BB KING at Lagos University , Nigeria 1973.

Bending the Blues The King


iii.Indentured labour, mainly in the Indian diaspora




It was slavery that brought West African people to the Americas, brought their music , language and song.

It was slavery that forced these West Africans to keep some semblage of culture by using it in their field hollers and call and response singing.

It was  emancipation that allowed these same people to join together in Juke joints and enjoy playing and singing music that had roots in a number of West African countries.

It was emancipation that brought indentured labourers to work on sugar and cotton plantations.


The exhibition starts to weave these connections together.

During the afternoons of 27th and 28th September there will be two hour workshops on the cyanotype process.

Participants will learn about cyanotypes by making their own. If they are pleased with their work they can frame their work of art on site.

Each workshop costs £5 which includes the cost of the sun printing light sensitive paper. This will cover the costs of two pieces of sun print (cyanotype) paper, per participant. Email curator@bhavan.net to reserve your place with your name and phone number.


Notes on the Cyanotype process

Cyanotypes were discovered by Sir John Herschel in 1842 and are created using a solution of iron compounds to produce a cyan blue print. A variety of effects can be achieved by varying the substrate (watercolour, cartridge, cotton cloth) the amount of sensitiser , time under UV and toning.

Initially the process was used for reproducing diagrams (coining the term “blueprint”) and was only later used for photography. One of the first people to use cyanotypes for photographic printing was Anna Atkins who produced the first photographic book of cyanotype prints in 1843.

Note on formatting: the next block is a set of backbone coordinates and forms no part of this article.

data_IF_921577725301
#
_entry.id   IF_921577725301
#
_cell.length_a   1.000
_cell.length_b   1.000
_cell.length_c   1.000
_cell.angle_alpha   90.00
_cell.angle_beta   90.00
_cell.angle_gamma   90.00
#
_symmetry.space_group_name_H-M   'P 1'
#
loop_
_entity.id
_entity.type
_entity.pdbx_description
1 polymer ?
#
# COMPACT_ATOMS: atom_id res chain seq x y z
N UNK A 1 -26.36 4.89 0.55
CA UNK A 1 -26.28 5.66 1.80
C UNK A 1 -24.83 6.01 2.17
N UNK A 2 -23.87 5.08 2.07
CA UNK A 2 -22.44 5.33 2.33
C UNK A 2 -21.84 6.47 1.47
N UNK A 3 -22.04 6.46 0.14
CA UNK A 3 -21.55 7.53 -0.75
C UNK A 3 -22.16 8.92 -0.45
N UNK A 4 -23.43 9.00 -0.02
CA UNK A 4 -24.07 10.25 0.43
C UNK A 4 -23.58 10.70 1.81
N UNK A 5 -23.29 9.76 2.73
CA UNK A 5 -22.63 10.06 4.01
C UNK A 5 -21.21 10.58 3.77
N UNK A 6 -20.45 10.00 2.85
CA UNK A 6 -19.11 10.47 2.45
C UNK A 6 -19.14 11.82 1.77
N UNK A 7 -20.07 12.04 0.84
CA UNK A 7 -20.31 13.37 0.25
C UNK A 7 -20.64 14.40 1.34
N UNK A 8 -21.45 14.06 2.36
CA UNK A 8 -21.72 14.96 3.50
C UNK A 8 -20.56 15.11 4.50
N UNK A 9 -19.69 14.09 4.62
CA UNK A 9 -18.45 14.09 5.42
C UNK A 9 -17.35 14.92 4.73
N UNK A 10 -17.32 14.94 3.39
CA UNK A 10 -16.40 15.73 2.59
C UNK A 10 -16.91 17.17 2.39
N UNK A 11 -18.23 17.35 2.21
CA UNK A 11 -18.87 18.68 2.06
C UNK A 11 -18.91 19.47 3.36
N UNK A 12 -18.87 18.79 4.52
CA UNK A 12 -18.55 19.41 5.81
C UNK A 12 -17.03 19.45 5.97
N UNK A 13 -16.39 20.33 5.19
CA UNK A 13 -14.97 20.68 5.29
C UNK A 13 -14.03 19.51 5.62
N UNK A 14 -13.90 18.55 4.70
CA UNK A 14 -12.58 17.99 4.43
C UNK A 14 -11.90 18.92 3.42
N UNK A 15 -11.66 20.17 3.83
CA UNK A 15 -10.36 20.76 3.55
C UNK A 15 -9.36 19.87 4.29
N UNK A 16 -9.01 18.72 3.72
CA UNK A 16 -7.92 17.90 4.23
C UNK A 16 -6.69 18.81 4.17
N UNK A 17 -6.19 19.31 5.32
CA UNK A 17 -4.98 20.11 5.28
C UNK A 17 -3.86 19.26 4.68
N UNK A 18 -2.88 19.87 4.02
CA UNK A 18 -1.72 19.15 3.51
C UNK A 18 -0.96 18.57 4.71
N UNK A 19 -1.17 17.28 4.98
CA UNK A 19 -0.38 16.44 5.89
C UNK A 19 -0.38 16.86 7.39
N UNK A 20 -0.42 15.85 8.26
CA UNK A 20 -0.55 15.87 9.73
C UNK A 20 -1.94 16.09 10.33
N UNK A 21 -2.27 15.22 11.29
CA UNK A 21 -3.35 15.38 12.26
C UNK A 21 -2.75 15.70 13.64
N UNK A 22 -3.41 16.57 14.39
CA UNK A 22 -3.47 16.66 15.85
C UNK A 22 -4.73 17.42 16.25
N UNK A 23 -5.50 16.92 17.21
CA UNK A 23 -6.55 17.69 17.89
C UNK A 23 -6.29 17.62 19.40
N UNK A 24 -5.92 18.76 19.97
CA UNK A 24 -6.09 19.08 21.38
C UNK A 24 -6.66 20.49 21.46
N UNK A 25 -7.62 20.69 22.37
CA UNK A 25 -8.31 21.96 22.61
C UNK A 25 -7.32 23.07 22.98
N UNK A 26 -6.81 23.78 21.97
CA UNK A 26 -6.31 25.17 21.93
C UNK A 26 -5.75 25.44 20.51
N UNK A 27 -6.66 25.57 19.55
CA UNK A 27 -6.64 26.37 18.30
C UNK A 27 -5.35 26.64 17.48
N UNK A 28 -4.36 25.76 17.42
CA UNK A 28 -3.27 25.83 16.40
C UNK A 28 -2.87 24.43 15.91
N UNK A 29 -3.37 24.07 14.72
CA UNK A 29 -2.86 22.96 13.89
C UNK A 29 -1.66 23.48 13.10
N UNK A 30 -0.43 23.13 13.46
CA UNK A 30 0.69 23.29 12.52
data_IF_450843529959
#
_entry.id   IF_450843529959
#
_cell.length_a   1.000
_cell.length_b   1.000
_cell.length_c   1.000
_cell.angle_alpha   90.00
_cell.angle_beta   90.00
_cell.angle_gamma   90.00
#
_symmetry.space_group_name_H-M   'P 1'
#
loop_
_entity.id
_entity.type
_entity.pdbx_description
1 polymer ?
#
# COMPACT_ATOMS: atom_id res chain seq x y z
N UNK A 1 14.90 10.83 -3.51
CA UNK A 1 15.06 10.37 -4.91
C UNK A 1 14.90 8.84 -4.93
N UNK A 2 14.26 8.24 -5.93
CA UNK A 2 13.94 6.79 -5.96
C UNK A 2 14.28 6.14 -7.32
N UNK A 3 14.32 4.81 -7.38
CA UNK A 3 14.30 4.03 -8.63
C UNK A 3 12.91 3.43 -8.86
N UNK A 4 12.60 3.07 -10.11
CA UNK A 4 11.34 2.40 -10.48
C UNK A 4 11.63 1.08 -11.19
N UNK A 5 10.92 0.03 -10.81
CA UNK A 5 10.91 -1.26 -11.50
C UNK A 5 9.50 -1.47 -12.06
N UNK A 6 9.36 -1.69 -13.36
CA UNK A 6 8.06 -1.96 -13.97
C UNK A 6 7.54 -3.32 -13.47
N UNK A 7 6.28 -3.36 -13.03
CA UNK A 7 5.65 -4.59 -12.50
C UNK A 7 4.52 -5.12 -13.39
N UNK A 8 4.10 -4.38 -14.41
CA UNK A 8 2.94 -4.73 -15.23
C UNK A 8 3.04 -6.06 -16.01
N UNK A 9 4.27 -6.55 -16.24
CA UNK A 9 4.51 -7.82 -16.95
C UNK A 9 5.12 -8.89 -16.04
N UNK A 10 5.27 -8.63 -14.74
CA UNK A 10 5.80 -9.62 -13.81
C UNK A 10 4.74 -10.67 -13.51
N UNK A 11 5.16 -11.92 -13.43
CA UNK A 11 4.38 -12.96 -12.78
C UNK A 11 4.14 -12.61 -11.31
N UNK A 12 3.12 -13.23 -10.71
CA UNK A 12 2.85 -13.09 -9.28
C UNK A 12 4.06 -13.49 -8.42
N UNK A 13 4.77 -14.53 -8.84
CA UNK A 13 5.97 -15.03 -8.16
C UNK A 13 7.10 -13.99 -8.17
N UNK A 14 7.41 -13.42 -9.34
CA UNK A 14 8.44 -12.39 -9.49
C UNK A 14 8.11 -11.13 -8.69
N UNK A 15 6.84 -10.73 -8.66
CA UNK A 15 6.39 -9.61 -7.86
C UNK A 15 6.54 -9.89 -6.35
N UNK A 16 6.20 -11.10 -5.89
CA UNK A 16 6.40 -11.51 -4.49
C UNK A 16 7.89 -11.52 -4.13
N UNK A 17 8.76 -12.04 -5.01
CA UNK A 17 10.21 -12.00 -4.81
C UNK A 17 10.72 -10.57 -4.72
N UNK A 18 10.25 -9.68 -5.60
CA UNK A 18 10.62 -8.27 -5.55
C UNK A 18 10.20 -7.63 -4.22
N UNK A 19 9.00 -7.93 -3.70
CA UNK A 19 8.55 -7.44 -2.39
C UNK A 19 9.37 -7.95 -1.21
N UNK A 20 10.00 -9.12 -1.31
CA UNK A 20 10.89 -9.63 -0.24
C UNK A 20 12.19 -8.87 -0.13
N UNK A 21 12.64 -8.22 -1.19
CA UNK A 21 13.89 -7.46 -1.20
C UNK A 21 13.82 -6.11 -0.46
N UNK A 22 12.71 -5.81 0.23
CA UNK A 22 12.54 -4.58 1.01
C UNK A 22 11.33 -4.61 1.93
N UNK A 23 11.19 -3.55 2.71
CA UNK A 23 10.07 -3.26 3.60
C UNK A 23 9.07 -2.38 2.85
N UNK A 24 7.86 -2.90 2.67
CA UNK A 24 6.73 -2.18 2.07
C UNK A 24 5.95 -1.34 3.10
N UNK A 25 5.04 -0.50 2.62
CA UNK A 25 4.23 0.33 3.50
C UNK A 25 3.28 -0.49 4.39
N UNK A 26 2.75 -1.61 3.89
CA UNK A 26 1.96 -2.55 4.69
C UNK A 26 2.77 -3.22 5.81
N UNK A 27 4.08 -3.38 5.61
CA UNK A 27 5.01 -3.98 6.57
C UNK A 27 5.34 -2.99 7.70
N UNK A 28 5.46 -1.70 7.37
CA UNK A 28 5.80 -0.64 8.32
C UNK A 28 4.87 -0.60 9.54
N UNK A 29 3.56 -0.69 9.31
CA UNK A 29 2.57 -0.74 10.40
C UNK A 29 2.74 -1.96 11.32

Paper, card, cloth, glass or any other naturally absorbent material is coated with the Potassium ferricyanide and Ferric ammonium citrate and dried in the dark. Objects or negatives are placed on the material and exposed under UV light and processed by rinsing in water to remove the unreacted iron solution.

Cyanotypes and ‘Alternative’ photographic processes.


Alternative processes have a lot to offer in terms of creative freedom, experimentation and beauty. The subtleties offered in tonal variation within blues and after toning, browns and even pinks make each print unique.

I have made them the foundation of my image making as a photographer and teacher.

As well as cyanotypes I have experimented with Anthotypes (using plant and fruit extracts as sensitisers) and the use of recycled materials.

The final image, its beauty and its mystery, can be the objective but personally I also find the practical process, involving experimentation, particularly satisfying.

Some background to the Cyanotype process:


You may have missed the exhibition at the Barbican -but get inspired by watching this: